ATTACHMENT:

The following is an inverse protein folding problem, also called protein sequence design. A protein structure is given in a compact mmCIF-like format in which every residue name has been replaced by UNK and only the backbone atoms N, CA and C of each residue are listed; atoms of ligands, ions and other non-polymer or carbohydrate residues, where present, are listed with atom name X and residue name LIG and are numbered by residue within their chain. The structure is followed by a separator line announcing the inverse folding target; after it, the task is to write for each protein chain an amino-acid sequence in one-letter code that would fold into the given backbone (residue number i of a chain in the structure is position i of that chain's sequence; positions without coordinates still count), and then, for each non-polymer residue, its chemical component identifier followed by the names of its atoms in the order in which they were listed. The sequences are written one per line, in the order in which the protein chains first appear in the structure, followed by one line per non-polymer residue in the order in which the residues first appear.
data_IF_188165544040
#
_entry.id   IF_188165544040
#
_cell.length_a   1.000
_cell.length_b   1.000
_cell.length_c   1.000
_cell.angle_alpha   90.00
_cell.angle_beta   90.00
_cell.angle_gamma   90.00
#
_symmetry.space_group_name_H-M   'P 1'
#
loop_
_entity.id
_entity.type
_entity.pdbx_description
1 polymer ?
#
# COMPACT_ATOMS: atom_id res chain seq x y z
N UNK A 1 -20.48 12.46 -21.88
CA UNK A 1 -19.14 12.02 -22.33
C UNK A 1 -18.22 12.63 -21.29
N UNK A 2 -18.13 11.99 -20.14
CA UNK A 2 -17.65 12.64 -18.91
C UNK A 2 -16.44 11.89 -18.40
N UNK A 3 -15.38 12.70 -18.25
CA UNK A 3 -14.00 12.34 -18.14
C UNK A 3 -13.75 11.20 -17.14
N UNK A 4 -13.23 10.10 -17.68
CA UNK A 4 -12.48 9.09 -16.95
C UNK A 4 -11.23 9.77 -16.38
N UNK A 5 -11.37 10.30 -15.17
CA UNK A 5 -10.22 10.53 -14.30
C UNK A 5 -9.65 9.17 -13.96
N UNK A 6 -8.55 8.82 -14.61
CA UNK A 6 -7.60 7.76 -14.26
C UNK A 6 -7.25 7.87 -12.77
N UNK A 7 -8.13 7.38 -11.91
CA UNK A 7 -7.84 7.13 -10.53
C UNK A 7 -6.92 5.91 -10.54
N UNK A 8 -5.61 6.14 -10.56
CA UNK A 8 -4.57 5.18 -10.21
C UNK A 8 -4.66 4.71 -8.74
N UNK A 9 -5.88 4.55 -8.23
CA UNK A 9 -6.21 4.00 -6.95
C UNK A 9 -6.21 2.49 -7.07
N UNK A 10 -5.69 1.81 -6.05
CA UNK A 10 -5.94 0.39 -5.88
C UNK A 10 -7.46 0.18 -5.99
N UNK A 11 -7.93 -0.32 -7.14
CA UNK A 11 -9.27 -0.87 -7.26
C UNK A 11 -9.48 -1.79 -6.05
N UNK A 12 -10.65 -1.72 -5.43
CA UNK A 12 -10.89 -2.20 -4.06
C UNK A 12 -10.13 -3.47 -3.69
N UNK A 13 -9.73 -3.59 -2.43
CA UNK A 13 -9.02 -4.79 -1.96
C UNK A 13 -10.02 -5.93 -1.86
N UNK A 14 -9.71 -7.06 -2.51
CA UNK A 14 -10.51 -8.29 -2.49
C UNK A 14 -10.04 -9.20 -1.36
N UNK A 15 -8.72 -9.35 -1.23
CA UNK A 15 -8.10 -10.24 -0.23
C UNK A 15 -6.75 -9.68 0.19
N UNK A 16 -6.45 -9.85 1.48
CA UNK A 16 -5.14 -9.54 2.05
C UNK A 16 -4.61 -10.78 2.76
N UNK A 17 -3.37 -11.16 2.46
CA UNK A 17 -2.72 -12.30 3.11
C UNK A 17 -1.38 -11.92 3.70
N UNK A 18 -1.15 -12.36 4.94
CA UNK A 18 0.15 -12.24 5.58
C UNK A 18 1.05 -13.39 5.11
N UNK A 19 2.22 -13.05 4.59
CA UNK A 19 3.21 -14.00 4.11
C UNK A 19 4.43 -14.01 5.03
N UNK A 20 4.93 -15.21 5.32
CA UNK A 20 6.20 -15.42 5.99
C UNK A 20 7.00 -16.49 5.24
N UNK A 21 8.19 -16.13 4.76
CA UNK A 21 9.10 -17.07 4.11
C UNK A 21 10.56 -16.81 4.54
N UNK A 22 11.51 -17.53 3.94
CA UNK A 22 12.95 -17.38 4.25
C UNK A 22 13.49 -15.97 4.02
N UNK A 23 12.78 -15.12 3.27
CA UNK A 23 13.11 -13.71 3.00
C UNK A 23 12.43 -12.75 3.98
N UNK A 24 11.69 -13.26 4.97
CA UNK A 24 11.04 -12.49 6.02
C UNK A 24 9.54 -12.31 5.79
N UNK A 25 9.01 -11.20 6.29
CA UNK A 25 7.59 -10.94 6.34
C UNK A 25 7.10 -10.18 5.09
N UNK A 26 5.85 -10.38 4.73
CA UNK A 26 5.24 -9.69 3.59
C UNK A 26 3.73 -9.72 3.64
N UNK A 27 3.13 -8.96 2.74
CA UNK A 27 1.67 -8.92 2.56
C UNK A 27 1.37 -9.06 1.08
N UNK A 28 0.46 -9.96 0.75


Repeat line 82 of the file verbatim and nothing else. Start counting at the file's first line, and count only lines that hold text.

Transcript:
N UNK A 21 8.19 -16.13 4.76